The other morning Granny asked The Deer Hunter if he heard someone shooting way up in the middle of the night. He didn’t hear it nor did Paul or I so I’m thinking Granny heard something she thought was a gunshot. Or then again, maybe we all slept through it leaving Granny to wonder about the shot.
Anyway, my mind latched onto the way Granny described the time she heard the gunshot: way up in the middle of the night.
I’ve said those very same words to describe the exact time one of the girls called out to me because they were sick at night or to describe the time of night that I heard an unusual noise.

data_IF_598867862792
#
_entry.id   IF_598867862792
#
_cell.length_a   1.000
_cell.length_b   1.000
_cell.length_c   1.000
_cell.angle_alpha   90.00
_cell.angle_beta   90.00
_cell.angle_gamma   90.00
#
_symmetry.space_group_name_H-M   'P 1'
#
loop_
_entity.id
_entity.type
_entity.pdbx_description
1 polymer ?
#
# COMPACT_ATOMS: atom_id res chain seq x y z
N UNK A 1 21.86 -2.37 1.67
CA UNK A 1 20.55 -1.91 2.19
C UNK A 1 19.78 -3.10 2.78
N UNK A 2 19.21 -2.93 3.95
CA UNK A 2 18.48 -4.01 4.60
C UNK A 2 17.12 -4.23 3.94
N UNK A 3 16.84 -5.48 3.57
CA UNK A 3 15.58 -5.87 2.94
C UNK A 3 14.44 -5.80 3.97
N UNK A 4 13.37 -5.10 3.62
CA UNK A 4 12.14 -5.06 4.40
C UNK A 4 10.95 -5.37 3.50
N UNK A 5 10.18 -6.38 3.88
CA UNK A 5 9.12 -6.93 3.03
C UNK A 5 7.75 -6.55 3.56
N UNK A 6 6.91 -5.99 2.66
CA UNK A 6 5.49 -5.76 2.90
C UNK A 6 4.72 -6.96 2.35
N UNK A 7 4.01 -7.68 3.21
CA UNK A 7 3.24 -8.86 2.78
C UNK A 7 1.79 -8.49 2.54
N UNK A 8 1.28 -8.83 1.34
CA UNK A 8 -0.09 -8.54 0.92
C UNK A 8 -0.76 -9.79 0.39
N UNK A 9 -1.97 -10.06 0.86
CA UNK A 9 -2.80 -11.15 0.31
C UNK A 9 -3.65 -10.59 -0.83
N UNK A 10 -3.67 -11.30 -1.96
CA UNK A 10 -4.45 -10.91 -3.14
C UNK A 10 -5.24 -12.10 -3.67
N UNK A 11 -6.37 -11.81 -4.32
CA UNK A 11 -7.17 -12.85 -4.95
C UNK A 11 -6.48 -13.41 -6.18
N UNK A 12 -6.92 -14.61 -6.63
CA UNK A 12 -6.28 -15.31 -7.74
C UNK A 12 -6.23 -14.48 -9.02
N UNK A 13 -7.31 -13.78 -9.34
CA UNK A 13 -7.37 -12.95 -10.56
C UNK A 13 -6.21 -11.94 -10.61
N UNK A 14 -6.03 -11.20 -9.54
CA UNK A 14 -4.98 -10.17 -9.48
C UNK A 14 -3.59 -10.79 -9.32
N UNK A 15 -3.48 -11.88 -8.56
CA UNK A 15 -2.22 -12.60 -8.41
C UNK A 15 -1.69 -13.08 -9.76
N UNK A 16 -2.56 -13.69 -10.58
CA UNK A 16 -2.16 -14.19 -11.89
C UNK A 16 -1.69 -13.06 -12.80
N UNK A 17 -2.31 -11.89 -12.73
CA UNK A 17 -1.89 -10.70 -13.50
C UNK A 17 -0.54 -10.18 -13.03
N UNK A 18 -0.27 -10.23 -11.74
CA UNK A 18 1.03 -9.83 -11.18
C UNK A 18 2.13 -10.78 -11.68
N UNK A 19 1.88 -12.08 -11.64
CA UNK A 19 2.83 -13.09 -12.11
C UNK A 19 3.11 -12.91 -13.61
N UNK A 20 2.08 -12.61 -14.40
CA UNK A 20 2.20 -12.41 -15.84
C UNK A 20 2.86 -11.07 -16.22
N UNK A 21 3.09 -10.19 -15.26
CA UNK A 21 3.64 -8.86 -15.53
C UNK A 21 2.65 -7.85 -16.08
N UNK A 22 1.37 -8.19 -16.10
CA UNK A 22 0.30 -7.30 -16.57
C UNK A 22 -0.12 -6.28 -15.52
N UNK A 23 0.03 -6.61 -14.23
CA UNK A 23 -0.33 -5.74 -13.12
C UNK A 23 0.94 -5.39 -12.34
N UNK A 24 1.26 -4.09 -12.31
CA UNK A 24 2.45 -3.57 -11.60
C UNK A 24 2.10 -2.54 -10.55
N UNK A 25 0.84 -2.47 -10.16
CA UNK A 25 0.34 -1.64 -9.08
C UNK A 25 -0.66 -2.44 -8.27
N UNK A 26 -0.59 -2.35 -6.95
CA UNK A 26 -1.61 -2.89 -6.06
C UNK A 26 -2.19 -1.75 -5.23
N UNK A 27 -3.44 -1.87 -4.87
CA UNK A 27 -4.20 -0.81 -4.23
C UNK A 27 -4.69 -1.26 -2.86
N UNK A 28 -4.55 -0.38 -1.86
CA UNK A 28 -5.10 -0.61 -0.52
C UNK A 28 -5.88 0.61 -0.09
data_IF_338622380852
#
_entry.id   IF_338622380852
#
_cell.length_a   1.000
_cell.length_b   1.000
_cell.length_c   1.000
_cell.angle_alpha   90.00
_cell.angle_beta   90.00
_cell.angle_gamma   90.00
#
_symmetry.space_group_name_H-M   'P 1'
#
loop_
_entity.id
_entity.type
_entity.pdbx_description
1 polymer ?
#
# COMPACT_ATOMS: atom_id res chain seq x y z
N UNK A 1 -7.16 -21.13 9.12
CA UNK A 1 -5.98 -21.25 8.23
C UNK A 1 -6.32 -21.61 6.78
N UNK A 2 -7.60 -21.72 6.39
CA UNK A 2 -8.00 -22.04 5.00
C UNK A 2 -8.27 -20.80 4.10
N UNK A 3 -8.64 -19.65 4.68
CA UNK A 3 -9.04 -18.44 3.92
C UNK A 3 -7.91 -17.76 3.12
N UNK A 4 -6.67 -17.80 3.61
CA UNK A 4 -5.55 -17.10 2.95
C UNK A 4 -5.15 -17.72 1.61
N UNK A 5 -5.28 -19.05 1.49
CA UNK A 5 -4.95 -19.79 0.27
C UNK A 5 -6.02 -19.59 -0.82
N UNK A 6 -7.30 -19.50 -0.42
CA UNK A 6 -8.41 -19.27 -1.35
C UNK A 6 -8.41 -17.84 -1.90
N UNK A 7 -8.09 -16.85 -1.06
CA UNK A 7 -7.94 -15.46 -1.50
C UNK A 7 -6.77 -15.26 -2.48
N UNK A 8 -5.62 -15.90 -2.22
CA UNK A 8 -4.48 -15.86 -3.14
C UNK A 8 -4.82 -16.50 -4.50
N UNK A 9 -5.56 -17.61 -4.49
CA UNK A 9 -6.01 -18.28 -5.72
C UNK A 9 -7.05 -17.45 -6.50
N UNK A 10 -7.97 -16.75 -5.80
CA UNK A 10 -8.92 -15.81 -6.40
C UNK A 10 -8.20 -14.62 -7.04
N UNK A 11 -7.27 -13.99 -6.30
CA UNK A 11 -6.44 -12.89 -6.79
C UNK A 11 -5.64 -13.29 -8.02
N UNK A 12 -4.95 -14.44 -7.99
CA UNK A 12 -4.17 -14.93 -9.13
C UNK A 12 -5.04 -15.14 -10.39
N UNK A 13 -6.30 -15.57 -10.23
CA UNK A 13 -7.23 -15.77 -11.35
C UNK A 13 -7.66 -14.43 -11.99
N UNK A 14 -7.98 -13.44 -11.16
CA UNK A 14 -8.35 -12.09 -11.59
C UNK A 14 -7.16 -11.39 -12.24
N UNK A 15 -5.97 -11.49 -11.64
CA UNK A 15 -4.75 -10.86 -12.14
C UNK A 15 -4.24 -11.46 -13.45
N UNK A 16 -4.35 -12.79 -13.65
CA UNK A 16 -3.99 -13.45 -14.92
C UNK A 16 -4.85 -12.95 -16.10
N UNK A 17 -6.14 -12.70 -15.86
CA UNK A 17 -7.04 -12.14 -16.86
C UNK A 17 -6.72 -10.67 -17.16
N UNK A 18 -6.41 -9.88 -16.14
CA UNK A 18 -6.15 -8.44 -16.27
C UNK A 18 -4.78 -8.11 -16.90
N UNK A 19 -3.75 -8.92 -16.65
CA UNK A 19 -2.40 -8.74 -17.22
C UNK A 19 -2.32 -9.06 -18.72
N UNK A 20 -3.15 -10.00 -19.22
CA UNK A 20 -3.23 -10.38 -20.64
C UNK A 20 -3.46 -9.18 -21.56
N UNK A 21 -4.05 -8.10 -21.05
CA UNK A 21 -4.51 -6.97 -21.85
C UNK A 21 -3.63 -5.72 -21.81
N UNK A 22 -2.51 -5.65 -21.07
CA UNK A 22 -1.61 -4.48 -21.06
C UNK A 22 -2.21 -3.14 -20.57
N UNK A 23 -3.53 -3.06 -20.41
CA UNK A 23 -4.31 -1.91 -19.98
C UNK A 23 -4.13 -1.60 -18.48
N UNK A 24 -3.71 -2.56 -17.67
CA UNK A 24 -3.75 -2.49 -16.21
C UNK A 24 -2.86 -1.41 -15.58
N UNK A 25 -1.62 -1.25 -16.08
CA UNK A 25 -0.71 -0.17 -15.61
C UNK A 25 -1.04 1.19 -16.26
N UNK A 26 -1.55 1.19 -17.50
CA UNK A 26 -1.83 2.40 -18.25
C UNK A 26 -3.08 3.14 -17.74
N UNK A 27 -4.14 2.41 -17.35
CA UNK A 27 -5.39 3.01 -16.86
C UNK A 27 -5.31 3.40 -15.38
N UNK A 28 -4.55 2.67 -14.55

Not to long ago my unusual noise was a towering pine tree out on the ridge that finally succumbed to the beetle damage and fell during the night. I kept thinking someone was doing something with a piece of tin I guess it was the tree settling and sliding down the steep side of the ridge. By morning I had forgotten about the noise until The Deer Hunter asked me “Did you hear that tree fall way up in the middle of the night?” See he says it too.
What exact time is way up in the middle of the night?
Even though I describe the time of night that way, it’s still hard for me to say exactly when it is. For sure past midnight but before dawn is the best description I guess.
The phrase is so very typical of our lovely Appalachian language. Instead of saying during the night we feel the need to offer the information in a very descriptive detailed manner so that the listener knows exactly what we mean.